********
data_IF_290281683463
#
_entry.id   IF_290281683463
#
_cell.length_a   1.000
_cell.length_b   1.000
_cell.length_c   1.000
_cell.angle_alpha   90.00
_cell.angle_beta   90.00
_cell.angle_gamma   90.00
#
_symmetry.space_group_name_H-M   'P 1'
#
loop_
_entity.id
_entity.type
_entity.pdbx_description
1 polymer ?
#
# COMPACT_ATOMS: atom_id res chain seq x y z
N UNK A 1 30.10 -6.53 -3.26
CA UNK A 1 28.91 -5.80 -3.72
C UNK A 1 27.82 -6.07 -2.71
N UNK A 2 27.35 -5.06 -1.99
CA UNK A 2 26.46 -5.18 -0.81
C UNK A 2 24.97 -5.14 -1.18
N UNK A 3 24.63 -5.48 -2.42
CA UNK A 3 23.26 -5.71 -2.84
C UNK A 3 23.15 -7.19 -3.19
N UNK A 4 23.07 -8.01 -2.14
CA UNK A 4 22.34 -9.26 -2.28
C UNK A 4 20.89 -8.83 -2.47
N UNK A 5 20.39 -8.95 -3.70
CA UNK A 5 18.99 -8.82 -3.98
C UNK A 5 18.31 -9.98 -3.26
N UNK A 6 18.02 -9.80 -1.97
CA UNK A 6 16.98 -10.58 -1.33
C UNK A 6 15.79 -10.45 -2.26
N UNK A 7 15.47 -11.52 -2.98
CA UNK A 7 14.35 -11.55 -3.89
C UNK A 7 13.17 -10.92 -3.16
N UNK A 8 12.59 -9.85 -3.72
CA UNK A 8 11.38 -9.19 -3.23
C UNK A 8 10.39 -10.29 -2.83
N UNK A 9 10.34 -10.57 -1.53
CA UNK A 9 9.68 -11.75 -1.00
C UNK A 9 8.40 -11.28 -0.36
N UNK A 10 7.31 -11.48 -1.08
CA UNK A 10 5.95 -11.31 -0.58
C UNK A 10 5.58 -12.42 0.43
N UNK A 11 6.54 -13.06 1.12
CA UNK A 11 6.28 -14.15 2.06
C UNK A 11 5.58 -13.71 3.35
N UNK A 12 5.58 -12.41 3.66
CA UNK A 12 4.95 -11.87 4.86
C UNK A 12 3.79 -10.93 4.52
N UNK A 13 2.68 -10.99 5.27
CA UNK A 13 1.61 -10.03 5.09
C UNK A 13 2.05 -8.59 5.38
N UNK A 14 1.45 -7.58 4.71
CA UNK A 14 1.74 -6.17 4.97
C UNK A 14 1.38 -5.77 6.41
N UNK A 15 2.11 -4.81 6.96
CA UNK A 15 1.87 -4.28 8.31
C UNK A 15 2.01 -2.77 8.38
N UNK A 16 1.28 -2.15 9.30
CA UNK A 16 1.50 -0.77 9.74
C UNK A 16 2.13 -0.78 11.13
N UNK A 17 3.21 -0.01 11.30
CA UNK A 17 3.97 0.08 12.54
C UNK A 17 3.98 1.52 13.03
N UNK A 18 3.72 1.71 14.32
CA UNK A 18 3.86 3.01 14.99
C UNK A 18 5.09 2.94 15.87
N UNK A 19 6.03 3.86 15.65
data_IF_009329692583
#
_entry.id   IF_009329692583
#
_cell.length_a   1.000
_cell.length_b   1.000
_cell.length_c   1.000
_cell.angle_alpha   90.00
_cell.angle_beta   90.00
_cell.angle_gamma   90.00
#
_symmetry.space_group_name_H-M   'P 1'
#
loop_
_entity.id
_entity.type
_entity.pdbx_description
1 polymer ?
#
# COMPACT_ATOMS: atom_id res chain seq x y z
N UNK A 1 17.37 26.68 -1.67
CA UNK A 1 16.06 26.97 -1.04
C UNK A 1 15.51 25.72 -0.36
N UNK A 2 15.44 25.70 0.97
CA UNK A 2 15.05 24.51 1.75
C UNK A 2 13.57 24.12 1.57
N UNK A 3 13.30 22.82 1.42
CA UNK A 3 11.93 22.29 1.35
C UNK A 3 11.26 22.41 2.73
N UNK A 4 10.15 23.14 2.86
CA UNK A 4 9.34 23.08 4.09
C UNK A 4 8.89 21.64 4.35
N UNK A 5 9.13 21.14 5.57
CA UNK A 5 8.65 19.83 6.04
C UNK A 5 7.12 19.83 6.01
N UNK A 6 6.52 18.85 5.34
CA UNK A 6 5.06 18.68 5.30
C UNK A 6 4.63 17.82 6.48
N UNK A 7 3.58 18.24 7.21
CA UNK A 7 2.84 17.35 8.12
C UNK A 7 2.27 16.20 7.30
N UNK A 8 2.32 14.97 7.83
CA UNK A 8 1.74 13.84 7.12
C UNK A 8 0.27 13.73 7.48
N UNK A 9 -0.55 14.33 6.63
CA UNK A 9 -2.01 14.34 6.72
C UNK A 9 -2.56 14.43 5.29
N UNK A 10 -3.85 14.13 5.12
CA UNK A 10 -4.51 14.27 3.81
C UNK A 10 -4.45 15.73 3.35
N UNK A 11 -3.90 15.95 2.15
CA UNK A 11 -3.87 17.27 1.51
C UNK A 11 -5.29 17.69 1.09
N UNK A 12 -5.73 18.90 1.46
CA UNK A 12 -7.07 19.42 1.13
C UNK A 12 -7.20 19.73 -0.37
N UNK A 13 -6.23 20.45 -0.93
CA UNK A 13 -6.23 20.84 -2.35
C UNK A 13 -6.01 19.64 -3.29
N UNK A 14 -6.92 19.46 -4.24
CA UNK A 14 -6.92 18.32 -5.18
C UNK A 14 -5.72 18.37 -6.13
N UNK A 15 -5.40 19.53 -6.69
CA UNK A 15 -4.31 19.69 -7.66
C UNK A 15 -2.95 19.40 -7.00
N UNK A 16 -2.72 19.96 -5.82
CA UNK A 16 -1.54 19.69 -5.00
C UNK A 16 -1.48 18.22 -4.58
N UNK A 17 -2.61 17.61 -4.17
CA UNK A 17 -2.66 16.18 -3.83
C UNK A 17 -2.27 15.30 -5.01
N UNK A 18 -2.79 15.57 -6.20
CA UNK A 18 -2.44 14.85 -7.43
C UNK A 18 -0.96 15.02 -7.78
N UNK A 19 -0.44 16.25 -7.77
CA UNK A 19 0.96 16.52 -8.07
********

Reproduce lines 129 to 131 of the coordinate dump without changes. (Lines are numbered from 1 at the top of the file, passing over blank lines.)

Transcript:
N UNK A 12 -5.73 18.90 1.46
CA UNK A 12 -7.07 19.42 1.13
C UNK A 12 -7.20 19.73 -0.37